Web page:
So, you have made up your mind: your company is going to start participating in the cryptocurrency game. You’ve read about it, you know how it works, and you know what kind of transactions you can make with it.
Despite how awesome it seems, the general public hasn’t really started using it, so the blockchain is not exactly on the same level as Paypal and Visa. It can be, though, so the (solvable) problem you now face is adjusting your blockchain application’s scalability.
What does scaling actually mean?
Currencies like Bitcoin and Ethereum have surprisingly slow transaction times. Paypal is capable of 193 transactions per second, and Visa can do 1,667—but Ethereum can only manage around 20 transactions per second while Bitcoin can do seven. Why so low? Suppose one person wants to send a Bitcoin amount to a friend. The transaction data is sent to a miner, and the transaction is complete when a miner puts the information in his or her block.
In the beginning, this system worked fine, but as cryptocurrencies increase in popularity, transactions become more time consuming because the miners can get swamped. In addition, miners become like trolls: you want your data to cross the bridge? A toll is necessary. According to Block Geeks, if you pay the lowest possible toll (transaction fee), the median wait time for a completed transaction is 13 minutes, and faster the more you pay.
Due to the slow transaction throughput, big companies like Amazon and Facebook cannot exactly walk onto the blockchain landscape because they need a lot more than the capacity for 20 transactions per second.
According to IOS, scaling up is so challenging because “every full node must store the entire ledger in order to participate” and “every participating node in the network is obligated to handle every transaction. Since all the participating nodes are essentially conducting the same work, the number of transactions the system can process will not exceed that of a single node. Moreover, the growing size of the blockchain increases the requirements and costs of storage space, bandwidth, and computational resources for a node to fully participate in the network.”
This increases the bridge-tolls, which may end up making blockchain participation something only available for those who can afford it—defeating the purpose of decentralization, one of the things that makes cryptocurrency so great.
Bandwidth is an issue, too. The “average Bitcoin transaction is about 250 bytes. A cable modem, running optimally at 10 megabits per second can, therefore, facilitate 5,000 Bitcoin transactions per second. Bitcoin is nowhere near this bandwidth cap.”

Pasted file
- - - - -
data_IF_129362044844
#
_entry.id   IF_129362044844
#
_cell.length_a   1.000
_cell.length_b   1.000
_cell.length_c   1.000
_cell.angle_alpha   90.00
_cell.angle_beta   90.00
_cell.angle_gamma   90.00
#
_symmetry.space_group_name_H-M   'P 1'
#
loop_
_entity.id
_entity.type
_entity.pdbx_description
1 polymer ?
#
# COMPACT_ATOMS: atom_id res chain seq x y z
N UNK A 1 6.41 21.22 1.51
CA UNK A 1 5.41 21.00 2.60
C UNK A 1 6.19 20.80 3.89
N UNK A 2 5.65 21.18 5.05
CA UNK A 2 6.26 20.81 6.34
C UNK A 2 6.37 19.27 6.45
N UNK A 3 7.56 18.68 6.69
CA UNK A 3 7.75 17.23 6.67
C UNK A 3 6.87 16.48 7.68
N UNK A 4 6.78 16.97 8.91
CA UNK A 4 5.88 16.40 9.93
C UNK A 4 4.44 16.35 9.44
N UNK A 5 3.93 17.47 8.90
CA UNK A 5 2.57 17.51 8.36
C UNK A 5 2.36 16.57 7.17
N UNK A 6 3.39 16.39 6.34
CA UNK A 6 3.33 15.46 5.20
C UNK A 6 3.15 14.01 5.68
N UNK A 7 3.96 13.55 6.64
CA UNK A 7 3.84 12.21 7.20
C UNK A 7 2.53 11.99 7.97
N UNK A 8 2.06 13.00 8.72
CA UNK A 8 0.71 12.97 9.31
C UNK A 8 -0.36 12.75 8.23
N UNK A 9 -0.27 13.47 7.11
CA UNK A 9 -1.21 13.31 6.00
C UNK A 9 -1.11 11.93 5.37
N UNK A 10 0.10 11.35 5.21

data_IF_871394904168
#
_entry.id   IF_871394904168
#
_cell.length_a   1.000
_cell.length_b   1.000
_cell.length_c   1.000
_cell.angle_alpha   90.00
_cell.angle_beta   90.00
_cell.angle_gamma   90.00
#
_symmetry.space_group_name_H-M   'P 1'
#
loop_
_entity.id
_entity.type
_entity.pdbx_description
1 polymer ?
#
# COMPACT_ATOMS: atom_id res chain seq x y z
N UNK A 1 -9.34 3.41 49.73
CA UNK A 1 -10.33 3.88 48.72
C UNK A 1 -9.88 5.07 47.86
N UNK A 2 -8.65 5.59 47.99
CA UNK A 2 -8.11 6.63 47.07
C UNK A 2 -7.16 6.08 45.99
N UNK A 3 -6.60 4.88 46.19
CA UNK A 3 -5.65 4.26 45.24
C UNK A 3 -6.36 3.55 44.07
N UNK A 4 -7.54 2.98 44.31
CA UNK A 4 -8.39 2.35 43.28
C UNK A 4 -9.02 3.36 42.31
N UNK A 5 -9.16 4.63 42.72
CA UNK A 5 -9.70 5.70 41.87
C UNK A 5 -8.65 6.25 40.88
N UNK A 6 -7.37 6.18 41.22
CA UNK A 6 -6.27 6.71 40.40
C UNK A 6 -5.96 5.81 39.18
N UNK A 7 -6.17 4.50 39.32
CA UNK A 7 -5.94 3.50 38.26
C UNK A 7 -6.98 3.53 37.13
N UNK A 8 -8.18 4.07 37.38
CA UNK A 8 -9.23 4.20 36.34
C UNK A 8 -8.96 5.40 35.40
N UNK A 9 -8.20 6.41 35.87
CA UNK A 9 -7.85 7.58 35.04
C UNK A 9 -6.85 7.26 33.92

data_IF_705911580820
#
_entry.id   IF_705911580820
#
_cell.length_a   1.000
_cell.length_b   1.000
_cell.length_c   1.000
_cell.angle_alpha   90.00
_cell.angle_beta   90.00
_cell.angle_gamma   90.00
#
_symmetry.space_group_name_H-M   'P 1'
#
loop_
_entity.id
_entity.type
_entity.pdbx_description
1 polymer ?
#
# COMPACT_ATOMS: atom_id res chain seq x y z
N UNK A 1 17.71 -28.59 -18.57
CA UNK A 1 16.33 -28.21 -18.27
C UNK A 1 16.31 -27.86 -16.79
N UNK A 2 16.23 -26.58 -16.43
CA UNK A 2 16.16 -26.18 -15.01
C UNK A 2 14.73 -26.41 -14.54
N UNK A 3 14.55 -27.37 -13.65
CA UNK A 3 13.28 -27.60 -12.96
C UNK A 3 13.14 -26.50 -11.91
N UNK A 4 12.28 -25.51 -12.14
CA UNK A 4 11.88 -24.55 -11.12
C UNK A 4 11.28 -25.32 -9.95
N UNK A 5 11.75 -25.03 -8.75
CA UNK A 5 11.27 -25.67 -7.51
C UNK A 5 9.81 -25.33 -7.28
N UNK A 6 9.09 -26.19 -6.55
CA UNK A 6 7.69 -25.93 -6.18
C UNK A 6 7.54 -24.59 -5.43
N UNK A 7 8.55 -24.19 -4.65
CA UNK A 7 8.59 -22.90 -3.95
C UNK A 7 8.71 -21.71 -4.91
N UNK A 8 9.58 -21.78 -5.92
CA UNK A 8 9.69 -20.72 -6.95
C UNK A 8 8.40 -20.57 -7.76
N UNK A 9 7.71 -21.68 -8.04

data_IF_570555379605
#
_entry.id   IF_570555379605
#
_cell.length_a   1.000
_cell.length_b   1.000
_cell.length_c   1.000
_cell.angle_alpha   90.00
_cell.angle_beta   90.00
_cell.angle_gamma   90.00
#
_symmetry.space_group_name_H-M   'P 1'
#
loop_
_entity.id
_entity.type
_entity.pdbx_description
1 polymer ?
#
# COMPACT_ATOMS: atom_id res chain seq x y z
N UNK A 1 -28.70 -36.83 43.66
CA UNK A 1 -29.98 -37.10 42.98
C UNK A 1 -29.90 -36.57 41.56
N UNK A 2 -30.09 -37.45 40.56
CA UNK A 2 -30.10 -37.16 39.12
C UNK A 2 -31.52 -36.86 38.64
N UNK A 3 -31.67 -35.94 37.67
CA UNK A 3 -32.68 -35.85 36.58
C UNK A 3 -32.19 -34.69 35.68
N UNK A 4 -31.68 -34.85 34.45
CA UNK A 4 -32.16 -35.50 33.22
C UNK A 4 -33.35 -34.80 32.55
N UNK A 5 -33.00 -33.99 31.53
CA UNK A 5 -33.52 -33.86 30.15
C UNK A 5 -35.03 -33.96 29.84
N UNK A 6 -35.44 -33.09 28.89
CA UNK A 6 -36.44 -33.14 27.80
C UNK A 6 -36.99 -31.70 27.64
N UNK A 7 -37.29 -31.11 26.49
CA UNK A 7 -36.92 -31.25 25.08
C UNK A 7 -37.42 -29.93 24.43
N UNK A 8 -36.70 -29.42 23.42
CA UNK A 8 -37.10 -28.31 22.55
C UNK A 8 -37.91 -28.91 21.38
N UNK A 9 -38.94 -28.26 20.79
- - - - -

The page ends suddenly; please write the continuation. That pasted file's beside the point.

Bitcoin’s seven transactions per second come from the fact that Bitcoin blocks are only allowed to be 1MB in size (though it was just recently changed to 2MB, which will hopefully help) and that the constructed algorithms only allow for a new block every 10 minutes.
How can scalability be adjusted?
One method available the previously mentioned company IOS (Internet of Services). They offer “a solid infrastructure for online service providers. Its high TPS, scalable and secure blockchain, and privacy protection provide infinite possibilities for online service providers to serve their customer base.”
One of their methods for increasing blockchain’s reach is Efficient Distributed Sharding (EDS). It’s a technique that “partitions the entire IOS network into certain numbers of subspaces called shards. We can consider each shard as a miniature network that runs its own consensus protocol in parallel. Instead of having the entire network validating the same set of transactions, subsets of transactions can be handled by various consensus groups simultaneously.”
Think of it like the blockchain breaking down a transaction into lots of little pieces and distributing them down the network—this way, nodes are not doing the exact same work as one another and can handle an increased number of transactions.
You can use an off-chain state channel, which is a “two-way communication channel between participants which enable them to conduct interactions, which would normally appear on the blockchain, off the blockchain. What this will do is that it will decrease transaction time exponentially since you are no longer depended on a third party like a miner to validate your transaction,” according to Blockgeeks.
An example of a state channel is the Lighting Network. One of the minds behind the network, Jimmy Song, says it works “by creating a double-signed transaction. That is, we have a new check that requires both parties to sign off for it to be valid. The check specifies how much is being sent from one party to another.
As new micropayments are made from one party to the other, the amount on the check is changed and both parties sign the result.” This removes the necessity for a third-party miner. Once the transaction is signed off on, it will be broadcasted to the network. It’s certainly not perfect, though, so consider it carefully before using it.